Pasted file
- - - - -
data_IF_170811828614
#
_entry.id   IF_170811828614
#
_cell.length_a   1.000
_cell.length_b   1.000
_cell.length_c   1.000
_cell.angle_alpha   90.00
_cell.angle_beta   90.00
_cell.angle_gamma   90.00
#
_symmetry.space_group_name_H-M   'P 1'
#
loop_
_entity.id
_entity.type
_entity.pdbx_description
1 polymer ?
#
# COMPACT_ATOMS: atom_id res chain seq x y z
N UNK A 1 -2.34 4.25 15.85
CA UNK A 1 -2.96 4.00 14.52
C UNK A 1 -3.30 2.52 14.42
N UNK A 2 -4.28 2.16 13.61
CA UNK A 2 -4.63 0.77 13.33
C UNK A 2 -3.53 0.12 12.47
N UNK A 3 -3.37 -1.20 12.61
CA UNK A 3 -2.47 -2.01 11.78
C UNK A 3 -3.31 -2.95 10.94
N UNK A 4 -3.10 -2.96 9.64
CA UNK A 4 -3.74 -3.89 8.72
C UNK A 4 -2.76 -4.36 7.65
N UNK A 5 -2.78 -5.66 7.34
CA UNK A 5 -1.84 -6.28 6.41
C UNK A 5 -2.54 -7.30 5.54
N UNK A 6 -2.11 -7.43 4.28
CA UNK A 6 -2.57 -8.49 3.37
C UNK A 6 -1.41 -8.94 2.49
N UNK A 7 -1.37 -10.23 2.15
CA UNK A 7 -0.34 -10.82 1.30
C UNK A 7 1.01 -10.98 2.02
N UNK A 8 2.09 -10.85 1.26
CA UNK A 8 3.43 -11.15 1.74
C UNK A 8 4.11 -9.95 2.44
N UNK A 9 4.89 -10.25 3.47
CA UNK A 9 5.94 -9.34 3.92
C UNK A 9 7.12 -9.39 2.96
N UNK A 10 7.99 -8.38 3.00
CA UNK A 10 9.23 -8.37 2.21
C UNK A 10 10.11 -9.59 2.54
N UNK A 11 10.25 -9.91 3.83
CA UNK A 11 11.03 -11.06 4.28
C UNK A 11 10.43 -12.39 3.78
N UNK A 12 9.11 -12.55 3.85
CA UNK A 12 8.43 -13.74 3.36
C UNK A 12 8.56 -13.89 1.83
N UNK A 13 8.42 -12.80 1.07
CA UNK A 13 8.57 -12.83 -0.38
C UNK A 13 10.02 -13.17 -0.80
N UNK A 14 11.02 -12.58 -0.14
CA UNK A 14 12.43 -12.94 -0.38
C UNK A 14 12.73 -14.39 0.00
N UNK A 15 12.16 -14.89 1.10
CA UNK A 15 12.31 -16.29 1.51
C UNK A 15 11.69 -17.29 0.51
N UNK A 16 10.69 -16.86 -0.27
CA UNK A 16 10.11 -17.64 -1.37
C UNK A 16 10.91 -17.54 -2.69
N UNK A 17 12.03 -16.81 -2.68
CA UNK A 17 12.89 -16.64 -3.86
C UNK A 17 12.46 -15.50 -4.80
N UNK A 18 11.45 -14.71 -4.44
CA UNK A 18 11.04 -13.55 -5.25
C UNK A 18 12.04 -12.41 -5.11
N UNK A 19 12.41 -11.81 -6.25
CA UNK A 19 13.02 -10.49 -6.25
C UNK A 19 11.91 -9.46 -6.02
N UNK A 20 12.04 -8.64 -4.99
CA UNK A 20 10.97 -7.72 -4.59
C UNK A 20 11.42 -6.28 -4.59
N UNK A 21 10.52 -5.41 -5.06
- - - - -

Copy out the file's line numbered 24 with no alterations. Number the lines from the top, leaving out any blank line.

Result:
N UNK A 2 -4.28 2.16 13.61